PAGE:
The Real Hero of this Drama

Let’s go back to a Sunday afternoon on a hot day in August 1902, and focus in on the Lou Eddy stock ranch. It was located 15 miles southwest of Davenport. About four miles from this ranch, the real hero of this drama, young George Goldfinch, came upon a man camping in a sheltered high ridge. It was Tracy, but he passed himself off as a miner. The conversation drifted from weather to crops, and to asking the lad where Tracy was. Goldfinch replied that he heard Tracy was supposed to be in the Wilbur area. Tracy then told Goldfinch he was Tracy. 

With a revolver strapped to his hips, and a rifle laying across a pack horse, Tracy asked Goldfinch to lead him to the Eddy ranch. Upon arriving, Tracy made bondage of ranch owners, Lou and Gene Eddy, also Goldfinch. He forced the three to go into a small field to cut hay for his hungry horses. Tracy’s plans were to stay a little while to do some resting up. 

When darkness set in, Tracy made Lou Eddy fix his revolver holster and mend his gun belt. Afterwards, he shaved, took a bath, and was Eddy’s uninvited guest for supper. Tracy’s right hand was always less than half an arm’s length from his six shooter. When beddy-time came, Tracy let Goldfinch depart with a warning he would find the two Eddys stiff, if he told anyone of his whereabouts. 

When the lad arrived at the Blenz ranch where he had a job, he told his boss the hair-raising story and asked what to do. But Blenz was too stunned to get involved. So Monday morning, Goldfinch returned to the Eddy ranch on the pretense that he had left a letter there that needed mailing. Goldfinch was quizzed by the bad man who wanted to know where the sheriffs were. The lad replied he didn’t know. 

Goldfinch again was allowed by Tracy to return back to his place of employment with the same threat that he would make rigor-mortis set in on the Eddy brothers if he squealed. The next morning, the lad by himself went to Creston, and sent a telegraph to Sheriff Gardner and asked the operator not to make it public. But a man by the name of Morrison who was in the office at the time, spread the classified news to the Creston citizens who got excited and made a group into a posse.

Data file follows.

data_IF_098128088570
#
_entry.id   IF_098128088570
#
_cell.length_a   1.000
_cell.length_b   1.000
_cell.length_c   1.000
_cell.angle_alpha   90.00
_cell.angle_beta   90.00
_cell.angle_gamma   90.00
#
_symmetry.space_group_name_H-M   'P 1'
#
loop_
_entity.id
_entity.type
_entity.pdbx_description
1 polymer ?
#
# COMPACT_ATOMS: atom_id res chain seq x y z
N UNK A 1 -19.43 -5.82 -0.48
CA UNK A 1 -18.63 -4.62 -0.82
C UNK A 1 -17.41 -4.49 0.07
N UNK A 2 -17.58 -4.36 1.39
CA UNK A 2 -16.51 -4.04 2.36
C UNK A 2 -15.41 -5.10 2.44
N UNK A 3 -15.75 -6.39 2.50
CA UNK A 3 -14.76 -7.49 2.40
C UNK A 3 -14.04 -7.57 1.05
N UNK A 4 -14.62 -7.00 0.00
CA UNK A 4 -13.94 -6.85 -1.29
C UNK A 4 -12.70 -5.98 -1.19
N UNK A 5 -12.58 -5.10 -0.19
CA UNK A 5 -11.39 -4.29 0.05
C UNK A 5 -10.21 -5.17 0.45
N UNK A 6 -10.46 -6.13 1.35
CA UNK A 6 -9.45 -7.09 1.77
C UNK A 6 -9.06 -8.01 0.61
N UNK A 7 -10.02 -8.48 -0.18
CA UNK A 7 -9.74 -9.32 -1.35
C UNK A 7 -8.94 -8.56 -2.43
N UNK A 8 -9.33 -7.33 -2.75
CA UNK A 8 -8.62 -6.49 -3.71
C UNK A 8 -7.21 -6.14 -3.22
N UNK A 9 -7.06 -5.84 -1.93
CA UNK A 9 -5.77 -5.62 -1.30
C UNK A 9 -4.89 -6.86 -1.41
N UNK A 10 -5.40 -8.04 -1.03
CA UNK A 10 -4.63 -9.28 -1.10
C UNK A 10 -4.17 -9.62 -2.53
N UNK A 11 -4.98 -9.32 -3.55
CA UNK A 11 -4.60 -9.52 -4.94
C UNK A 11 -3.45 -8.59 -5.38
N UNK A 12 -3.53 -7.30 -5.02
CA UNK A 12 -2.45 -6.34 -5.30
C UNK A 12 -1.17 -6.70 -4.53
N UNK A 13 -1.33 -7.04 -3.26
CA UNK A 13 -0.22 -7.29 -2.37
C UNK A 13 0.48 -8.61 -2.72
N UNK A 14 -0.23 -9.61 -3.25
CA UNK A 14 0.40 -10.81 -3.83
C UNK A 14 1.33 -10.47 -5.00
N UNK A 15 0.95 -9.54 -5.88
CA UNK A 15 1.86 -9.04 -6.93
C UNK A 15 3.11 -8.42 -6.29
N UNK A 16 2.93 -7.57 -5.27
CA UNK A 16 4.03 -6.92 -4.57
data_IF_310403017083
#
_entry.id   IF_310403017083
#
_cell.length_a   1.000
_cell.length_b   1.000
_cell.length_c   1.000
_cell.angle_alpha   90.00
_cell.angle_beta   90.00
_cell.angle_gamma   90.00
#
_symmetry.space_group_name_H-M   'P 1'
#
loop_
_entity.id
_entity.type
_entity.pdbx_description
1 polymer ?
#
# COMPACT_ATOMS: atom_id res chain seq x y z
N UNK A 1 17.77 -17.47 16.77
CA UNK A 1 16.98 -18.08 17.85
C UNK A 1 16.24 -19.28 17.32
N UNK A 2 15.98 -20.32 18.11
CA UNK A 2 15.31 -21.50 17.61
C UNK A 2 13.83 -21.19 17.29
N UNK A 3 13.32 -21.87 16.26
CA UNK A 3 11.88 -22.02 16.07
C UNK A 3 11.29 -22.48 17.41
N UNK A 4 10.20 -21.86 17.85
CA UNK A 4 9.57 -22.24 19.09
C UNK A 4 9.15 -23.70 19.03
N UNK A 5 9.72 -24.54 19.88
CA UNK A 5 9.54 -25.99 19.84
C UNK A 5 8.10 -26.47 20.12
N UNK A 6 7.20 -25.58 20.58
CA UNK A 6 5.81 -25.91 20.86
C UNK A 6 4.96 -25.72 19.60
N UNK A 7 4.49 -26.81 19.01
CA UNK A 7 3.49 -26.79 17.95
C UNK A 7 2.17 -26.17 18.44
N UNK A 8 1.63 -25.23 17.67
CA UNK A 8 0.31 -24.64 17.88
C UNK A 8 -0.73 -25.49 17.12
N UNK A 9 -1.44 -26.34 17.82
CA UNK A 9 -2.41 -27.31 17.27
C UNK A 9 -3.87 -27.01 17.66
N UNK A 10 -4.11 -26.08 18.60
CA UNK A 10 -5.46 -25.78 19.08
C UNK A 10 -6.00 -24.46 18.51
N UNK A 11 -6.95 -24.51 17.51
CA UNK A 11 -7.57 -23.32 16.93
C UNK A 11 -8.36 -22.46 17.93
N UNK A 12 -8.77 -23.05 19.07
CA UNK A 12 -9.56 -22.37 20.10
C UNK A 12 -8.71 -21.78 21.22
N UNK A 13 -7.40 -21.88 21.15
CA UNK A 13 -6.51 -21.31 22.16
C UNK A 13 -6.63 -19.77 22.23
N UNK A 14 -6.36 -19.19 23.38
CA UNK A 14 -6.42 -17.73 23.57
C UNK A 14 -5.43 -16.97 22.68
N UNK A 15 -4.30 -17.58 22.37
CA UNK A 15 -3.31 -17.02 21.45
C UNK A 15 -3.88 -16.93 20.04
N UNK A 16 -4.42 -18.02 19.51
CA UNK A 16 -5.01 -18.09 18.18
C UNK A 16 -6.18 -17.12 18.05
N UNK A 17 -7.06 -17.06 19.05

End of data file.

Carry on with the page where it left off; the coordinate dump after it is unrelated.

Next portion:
It was Tuesday late in the afternoon when the Creston posse came into view of the Eddy ranch. Tracy was relaxed enough to put himself to some constructive work by installing a track on the barn door. He looked up and asked Eddy “Who are those men with guns?” For the first time, fright set in on Tracy. He sprang behind a team of horses that Lou Eddy was leading, and told him to lead the horses into the barn, where he picked up more shooting equipment. Tracy then jumped out of the barn, and kept jumping from one rock bluff to another, as the gun battle began. 

In the meantime, young Goldfinch made an appointment with Marshal O’Farrell from Davenport to meet him at Telford. From there the two left for Tracy country, to see what they could do about the situation. When they got to the Eddy ranch, to their surprise, guns had already been blazing away at Tracy. Sheriff Gardner arrived much later. He was able to get one shot out of his pistol in the direction of Tracy, thus making him also a candidate for the reward. Later that evening a shot from Tracy’s gun took him out of this world. Yet no one dared to go down to check on Tracy’s condition ’til morning, as he could have been playing possum. 

When Tracy was pronounced dead, about every guy that was standing around with a gun in hand, hankered for part of the reward. It was Sheriff Gardner who hauled Tracy’s body back to Davenport. Not a publicity seeking citizen, who later claimed he brought Tracy back, and stated he had to fight off souvenir hunters when they tried to strip Tracy’s body naked. 

At Davenport, the coroner appointed part of the Creston posse to escort the dead outlaw back to Salem, Oregon, and to collect the reward. This caused Sheriff Gardner to see red. He stated he himself was going to take what was left of Tracy back to Salem. Then the Creston men said some threatening words. To prevent a second battle over Tracy, the sheriff gave in. 

But when the Creston men arrived at Salem, Gardner got in his punches by sending a message to Salem, telling the authorities not to pay those body escorting guys any money. 

Later the reward money was settled in the courts. Because the sheriff and the marshal got there too late to do much damage, the courts awarded the reward to the Creston gang. 

Young Goldfinch should have received the reward. This lad was betrayed from the start. He was the one that turned Tracy’s whereabouts in by telegraphing Sheriff Gardner from Creston, and told the operator to keep it a secret. But a guy listening in at the telegraph office turned into spy, and did a "Paul Revere" at Creston. 

It seems to be true, the bad guys like Harry Tracy make the big time history. But the good guys, like this teenage Goldfinch, were just an annoyance to the reward hunters, and the publicity seekers. 

"Harry Tracy, Rocklyn’s Unwanted Guest" Kik-Back Country, page 27, part 3 (previous)     (home)     (thread)

Walt Kik
Harry Tracy Historical Marker in Creston. 
My photo / April 2022

Comparisons made to Jesse James

Spokesman-Review 8 Oct 1989